I started this series of blog posts about a month ago when I wrote on the myth of how minimum wage laws help the poor. This time, I’ll focus on an issue that is much more prevalent in today’s political climate: taxation.
Argument: We can tax ourselves out of debt! If only the rich paid more then we could wipe away the trillions of debt and restore America fiscally!
Answer: You guessed it: False! America does not have a revenue problem of any sort. Rather, we have a spending problem — and a massive one at that. I’ll use a metaphor that is akin to one that Peter Schiff often uses. Imagine you walk by a drug addict on the street who is shooting up heroin. He looks at you and asks, “I’m all out of heroin and I need more. Can you give me some money?” Hopefully, you would realize immediately that the true problem this man is experiencing is not that he lacks a sufficient amount of drugs but instead is that he has a drug addiction. In the same sense, America (Washington and those who support their policies) does not lack a sufficient amount of revenue, but instead suffers from a spending addiction problem.
Just look at the numbers and it will be apparent why tax increases cannot fix our fiscal mess. Since the 1950s, annual federal revenue has averaged 17.8% of GDP and the CBO (although I warn against relying too heavily on the CBO) is projecting that it will average 19.3% in the future. This is pretty much the range we can expect regardless of how high taxes are hiked. Indeed, “since 1950, revenue from all sources has averaged around 18 percent of Gross Domestic Product, despite top tax rates that have fluctuated from over 90 percent to the high 20-percent range. Regardless of all efforts to jack up revenue (or reduce it), that’s what the government can expect to work with.”
The problem is that our spending is rising at a rate that tax increases simply won’t be able to keep up with. Once again, the CBO is projecting that the federal government is going to be spending a ridiculous 23.3% of GDP, as a yearly average, in the next ten years. More than likely, this is a conservative estimate. The increase is partially due to entitlement programs that are “mandatory” such as Social Security, Medicare, and Medicaid. Obviously it can be seen that, as a percentage of GDP, our revenues will never reach the projected spending of our federal government.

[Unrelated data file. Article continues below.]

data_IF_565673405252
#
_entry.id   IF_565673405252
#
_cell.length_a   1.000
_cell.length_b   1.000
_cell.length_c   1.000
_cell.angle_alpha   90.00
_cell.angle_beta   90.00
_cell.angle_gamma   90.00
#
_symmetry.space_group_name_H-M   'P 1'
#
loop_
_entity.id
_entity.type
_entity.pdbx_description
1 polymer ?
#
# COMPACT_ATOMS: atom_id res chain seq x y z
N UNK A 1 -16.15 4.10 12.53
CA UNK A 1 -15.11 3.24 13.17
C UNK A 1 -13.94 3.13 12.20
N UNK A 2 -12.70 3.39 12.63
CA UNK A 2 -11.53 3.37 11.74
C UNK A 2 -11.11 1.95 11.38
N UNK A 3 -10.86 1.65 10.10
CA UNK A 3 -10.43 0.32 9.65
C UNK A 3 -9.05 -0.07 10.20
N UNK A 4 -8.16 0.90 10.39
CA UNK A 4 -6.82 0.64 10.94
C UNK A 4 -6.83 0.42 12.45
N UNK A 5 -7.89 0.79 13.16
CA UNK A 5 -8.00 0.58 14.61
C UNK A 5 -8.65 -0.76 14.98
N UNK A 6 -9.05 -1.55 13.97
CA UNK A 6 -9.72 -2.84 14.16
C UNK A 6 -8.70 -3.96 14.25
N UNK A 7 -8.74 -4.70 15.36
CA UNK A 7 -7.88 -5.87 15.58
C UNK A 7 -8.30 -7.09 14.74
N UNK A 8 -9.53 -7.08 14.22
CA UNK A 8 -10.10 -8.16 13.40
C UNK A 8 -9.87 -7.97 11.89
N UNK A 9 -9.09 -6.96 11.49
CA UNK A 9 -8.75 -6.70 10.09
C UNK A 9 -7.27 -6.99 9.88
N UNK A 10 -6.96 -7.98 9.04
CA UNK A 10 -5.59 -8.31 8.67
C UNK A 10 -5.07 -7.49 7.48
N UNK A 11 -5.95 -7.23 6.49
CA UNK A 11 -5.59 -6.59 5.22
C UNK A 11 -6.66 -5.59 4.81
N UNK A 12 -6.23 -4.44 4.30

In addition to this, taxation remains–in effect–behavior maniuplation. When you tax something, behavior is changed. For instance, taxing alcohol and cigarettes usually does curb demand to some extent. If we accept this to be true then one can observe that taxing income changes the spending, investment, and saving habits of individuals. To be sure, this will have an adverse impact on our economy and further hurt our progress toward paying off the national debt.
Still, the argument is made over and over again that taxes can save us from this fiscal mess. Who is going to pay these taxes, though? Certainly not the poor or middle class. How about, ohhhh I don’t know, evil corporations? Yet should it be well-known by now that corporations are simply composed of people and have no real ability to pay taxes. People pay taxes, not corporations. So, when corporations (people) are taxed and capital is taken from them, it results in lower wagers, higher prices, or less for shareholders. As one Mises.org writer puts it, “A corporate tax is either a tax on shareholders of the firm, customers of the firm, or employees of the firm.” It is never on the “corporation,” which is an abstract entity.
Maybe the rich can pay more! Although, come to think of it, they already pay a large share of the income tax. In fact, the top 1% paid 38% of federal income taxes and the top 10% paid almost 70% in 2008. Still, they can afford more…right? Watch the video below to see just how far taxing the rich can take us and after I hope it is clear as daylight that the sentiment “We can tax ourselves out of debt!” has been debunked.